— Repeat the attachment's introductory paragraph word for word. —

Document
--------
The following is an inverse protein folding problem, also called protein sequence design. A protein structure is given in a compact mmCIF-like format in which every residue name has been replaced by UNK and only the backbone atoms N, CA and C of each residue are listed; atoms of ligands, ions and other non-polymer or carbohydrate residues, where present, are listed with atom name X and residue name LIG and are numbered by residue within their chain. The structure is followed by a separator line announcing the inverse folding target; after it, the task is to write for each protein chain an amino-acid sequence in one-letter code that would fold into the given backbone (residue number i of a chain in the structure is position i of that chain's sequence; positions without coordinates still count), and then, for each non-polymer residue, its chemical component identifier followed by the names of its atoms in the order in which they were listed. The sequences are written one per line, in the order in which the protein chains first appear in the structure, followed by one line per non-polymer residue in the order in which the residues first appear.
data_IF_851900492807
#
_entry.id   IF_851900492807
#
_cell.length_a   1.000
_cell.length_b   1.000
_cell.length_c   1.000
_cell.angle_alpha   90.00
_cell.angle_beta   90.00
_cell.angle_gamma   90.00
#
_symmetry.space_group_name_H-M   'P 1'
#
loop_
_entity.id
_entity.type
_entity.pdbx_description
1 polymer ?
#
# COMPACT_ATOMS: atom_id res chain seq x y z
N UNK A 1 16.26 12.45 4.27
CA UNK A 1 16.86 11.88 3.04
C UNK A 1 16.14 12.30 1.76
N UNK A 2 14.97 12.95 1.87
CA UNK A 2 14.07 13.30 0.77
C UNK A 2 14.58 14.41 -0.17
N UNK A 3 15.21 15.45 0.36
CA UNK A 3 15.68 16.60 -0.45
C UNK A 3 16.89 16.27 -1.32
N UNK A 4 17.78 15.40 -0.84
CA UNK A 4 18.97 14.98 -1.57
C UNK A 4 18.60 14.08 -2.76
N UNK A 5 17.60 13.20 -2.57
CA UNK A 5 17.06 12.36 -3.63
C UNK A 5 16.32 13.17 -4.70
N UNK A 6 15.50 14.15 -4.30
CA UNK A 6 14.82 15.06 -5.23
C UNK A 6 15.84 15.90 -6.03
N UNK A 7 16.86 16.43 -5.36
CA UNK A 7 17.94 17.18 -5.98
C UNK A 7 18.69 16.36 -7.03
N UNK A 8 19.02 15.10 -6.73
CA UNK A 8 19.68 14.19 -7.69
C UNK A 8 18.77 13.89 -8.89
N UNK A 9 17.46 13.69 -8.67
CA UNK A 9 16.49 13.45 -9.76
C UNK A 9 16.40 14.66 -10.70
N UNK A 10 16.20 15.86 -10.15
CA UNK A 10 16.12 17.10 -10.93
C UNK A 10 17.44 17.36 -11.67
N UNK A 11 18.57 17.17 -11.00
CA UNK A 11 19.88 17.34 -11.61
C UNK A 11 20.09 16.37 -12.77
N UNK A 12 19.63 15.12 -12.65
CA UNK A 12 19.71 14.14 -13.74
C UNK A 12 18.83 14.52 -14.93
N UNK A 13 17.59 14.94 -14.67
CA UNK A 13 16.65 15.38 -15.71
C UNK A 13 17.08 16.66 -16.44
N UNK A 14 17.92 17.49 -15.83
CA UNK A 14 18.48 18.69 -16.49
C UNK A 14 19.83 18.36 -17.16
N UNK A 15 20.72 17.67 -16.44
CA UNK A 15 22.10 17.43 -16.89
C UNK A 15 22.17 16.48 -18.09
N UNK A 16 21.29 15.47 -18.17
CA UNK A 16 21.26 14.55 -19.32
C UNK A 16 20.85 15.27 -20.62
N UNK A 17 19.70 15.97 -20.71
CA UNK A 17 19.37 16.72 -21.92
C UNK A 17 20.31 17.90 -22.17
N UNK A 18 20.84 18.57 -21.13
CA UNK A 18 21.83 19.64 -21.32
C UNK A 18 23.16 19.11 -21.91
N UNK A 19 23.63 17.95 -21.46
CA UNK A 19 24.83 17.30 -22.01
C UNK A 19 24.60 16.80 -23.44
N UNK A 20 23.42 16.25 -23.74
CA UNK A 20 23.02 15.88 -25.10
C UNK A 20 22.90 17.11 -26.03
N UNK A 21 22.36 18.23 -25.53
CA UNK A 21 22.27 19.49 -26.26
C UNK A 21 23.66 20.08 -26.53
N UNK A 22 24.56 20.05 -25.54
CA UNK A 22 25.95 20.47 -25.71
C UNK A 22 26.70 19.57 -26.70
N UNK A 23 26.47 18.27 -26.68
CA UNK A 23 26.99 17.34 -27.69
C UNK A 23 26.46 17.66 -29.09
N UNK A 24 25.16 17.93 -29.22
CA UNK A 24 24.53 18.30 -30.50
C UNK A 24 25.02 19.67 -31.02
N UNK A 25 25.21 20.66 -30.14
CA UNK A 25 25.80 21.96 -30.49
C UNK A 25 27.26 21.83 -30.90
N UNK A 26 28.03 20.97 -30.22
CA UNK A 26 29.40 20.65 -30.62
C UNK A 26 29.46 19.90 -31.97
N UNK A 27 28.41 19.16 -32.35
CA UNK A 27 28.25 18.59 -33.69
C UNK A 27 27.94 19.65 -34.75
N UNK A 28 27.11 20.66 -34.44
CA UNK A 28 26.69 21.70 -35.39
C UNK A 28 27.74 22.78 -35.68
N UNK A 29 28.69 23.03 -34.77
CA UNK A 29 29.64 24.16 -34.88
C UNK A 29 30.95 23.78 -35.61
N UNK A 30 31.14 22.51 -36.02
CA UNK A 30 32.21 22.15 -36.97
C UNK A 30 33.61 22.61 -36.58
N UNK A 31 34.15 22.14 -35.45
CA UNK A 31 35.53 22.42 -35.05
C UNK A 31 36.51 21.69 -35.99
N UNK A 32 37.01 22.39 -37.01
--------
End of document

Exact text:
The following is an inverse protein folding problem, also called protein sequence design. A protein structure is given in a compact mmCIF-like format in which every residue name has been replaced by UNK and only the backbone atoms N, CA and C of each residue are listed; atoms of ligands, ions and other non-polymer or carbohydrate residues, where present, are listed with atom name X and residue name LIG and are numbered by residue within their chain. The structure is followed by a separator line announcing the inverse folding target; after it, the task is to write for each protein chain an amino-acid sequence in one-letter code that would fold into the given backbone (residue number i of a chain in the structure is position i of that chain's sequence; positions without coordinates still count), and then, for each non-polymer residue, its chemical component identifier followed by the names of its atoms in the order in which they were listed. The sequences are written one per line, in the order in which the protein chains first appear in the structure, followed by one line per non-polymer residue in the order in which the residues first appear.